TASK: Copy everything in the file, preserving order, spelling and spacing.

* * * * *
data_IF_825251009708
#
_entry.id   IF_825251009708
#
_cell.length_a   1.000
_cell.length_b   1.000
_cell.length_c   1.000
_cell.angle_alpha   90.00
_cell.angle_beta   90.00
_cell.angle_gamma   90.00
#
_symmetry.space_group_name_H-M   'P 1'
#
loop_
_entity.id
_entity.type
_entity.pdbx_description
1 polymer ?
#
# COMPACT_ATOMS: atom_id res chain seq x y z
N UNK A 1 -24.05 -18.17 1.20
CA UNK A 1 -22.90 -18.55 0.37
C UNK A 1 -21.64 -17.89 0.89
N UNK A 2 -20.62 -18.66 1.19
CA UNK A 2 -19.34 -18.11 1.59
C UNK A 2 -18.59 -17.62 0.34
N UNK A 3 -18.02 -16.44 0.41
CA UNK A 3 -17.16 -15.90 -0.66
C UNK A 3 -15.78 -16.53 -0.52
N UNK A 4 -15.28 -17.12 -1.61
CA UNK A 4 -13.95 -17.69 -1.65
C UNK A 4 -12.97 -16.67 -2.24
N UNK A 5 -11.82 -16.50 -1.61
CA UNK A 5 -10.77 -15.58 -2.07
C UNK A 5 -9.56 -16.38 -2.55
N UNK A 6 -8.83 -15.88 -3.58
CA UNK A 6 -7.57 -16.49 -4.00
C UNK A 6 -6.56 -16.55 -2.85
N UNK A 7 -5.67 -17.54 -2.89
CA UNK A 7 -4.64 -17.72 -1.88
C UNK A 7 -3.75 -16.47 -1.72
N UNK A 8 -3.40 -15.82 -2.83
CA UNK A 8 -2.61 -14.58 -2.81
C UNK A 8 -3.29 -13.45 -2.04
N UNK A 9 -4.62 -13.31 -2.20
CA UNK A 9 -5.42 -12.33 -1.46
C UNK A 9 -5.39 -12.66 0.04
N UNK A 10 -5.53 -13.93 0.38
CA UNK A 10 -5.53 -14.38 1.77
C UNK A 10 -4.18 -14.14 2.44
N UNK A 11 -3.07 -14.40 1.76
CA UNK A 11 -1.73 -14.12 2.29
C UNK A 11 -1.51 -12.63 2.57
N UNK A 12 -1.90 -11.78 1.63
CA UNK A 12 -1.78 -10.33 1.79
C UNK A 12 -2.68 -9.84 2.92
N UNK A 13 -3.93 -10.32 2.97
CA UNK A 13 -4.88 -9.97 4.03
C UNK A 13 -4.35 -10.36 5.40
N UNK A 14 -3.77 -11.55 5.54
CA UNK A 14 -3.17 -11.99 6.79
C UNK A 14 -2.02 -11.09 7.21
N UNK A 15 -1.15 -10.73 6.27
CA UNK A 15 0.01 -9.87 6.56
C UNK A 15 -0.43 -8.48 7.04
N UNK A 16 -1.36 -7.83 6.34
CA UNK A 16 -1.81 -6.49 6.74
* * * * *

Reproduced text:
data_IF_825251009708
#
_entry.id   IF_825251009708
#
_cell.length_a   1.000
_cell.length_b   1.000
_cell.length_c   1.000
_cell.angle_alpha   90.00
_cell.angle_beta   90.00
_cell.angle_gamma   90.00
#
_symmetry.space_group_name_H-M   'P 1'
#
loop_
_entity.id
_entity.type
_entity.pdbx_description
1 polymer ?
#
# COMPACT_ATOMS: atom_id res chain seq x y z
N UNK A 1 -24.05 -18.17 1.20
CA UNK A 1 -22.90 -18.55 0.37
C UNK A 1 -21.64 -17.89 0.89
N UNK A 2 -20.62 -18.66 1.19
CA UNK A 2 -19.34 -18.11 1.59
C UNK A 2 -18.59 -17.62 0.34
N UNK A 3 -18.02 -16.44 0.41
CA UNK A 3 -17.16 -15.90 -0.66
C UNK A 3 -15.78 -16.53 -0.52
N UNK A 4 -15.28 -17.12 -1.61
CA UNK A 4 -13.95 -17.69 -1.65
C UNK A 4 -12.97 -16.67 -2.24
N UNK A 5 -11.82 -16.50 -1.61
CA UNK A 5 -10.77 -15.58 -2.07
C UNK A 5 -9.56 -16.38 -2.55
N UNK A 6 -8.83 -15.88 -3.58
CA UNK A 6 -7.57 -16.49 -4.00
C UNK A 6 -6.56 -16.55 -2.85
N UNK A 7 -5.67 -17.54 -2.89
CA UNK A 7 -4.64 -17.72 -1.88
C UNK A 7 -3.75 -16.47 -1.72
N UNK A 8 -3.40 -15.82 -2.83
CA UNK A 8 -2.61 -14.58 -2.81
C UNK A 8 -3.29 -13.45 -2.04
N UNK A 9 -4.62 -13.31 -2.20
CA UNK A 9 -5.42 -12.33 -1.46
C UNK A 9 -5.39 -12.66 0.04
N UNK A 10 -5.53 -13.93 0.38
CA UNK A 10 -5.53 -14.38 1.77
C UNK A 10 -4.18 -14.14 2.44
N UNK A 11 -3.07 -14.40 1.76
CA UNK A 11 -1.73 -14.12 2.29
C UNK A 11 -1.51 -12.63 2.57
N UNK A 12 -1.90 -11.78 1.63
CA UNK A 12 -1.78 -10.33 1.79
C UNK A 12 -2.68 -9.84 2.92
N UNK A 13 -3.93 -10.32 2.97
CA UNK A 13 -4.88 -9.97 4.03
C UNK A 13 -4.35 -10.36 5.40
N UNK A 14 -3.77 -11.55 5.54
CA UNK A 14 -3.17 -11.99 6.79
C UNK A 14 -2.02 -11.09 7.21
N UNK A 15 -1.15 -10.73 6.27
CA UNK A 15 0.01 -9.87 6.56
C UNK A 15 -0.43 -8.48 7.04
N UNK A 16 -1.36 -7.83 6.34
CA UNK A 16 -1.81 -6.49 6.74